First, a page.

Human rights are profoundly rights of the body. They are rights enjoyed by individuals by virtue of being human—and as a consequence of sharing the vulnerability intrinsic to human existence. Core human rights work addresses racism, torture, and genocide—crimes against humanity. Lately reproductive and sexual rights or rights of impairment and disability have been at the forefront of social discourse. “Human security” provides an even broader umbrella. But in each case the key concern of human rights is the self-preservation of individuals, groups, and the entire human species in their global environment.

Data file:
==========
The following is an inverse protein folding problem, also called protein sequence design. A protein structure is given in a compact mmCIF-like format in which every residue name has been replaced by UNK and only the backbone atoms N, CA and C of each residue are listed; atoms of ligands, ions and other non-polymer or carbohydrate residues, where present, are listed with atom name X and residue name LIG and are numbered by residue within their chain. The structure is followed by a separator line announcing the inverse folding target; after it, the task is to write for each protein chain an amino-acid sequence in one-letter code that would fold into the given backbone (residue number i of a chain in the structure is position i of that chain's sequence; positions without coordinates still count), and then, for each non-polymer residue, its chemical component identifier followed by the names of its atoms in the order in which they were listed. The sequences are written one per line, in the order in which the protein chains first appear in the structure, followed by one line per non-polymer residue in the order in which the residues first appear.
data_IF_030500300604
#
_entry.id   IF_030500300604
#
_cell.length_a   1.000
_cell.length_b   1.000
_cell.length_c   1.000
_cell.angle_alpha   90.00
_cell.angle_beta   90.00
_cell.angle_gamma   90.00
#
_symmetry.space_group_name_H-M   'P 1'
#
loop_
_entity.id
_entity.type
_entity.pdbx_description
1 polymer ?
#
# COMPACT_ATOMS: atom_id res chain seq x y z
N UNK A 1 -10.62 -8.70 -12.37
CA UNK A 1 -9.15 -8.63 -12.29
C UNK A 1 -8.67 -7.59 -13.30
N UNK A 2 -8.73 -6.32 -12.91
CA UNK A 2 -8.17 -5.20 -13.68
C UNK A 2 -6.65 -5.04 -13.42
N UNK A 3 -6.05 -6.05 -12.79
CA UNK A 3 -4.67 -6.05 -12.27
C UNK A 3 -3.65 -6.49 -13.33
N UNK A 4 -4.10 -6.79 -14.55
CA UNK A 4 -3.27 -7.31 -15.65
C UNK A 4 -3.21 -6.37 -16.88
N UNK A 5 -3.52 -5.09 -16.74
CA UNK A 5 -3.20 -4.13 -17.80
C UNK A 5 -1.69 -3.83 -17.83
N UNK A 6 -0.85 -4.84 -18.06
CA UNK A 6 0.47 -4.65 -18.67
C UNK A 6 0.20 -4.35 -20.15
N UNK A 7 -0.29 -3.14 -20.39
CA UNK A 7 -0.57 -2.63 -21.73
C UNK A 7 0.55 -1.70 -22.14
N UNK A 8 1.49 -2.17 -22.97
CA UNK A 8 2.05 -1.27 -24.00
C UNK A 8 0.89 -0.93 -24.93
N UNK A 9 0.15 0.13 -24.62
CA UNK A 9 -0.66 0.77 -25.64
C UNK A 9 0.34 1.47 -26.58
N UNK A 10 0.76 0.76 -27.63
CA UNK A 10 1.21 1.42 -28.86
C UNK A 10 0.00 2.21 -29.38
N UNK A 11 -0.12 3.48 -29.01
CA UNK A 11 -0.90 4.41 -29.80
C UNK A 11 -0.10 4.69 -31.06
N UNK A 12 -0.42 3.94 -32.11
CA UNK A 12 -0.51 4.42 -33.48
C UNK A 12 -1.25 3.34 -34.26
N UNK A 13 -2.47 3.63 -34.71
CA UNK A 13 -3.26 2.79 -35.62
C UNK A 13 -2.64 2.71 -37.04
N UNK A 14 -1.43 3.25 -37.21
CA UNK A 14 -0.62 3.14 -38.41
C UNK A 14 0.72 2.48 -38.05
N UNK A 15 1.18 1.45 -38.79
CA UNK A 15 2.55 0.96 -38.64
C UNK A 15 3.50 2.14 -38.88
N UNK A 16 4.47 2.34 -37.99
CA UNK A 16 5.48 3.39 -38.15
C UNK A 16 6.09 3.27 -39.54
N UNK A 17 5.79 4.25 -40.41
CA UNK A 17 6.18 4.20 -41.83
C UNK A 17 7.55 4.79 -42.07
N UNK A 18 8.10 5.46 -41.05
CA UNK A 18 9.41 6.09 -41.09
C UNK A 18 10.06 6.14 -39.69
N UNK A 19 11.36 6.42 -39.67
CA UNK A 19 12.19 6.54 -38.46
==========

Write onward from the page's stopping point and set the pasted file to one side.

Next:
In this program, the leaders of the University of Chicago’s Human Rights Program—Michael Geyer, its faculty director and a prominent historian of war and political violence, and Susan Gzesh, executive director of the program, a lawyer, and a well-known expert on migration—discuss new work in the field of human rights that puts some very old ideas to new uses. The Chicago Human Rights Program is unique for its interdisciplinary work and for integrating theoretical and philosophical explorations of core questions concerning the nature of human rights with the critical engagement with institutions designed to promote and protect human rights in the contemporary world.
Recorded Sunday, October 24, 2010, at the International House, the University of Chicago.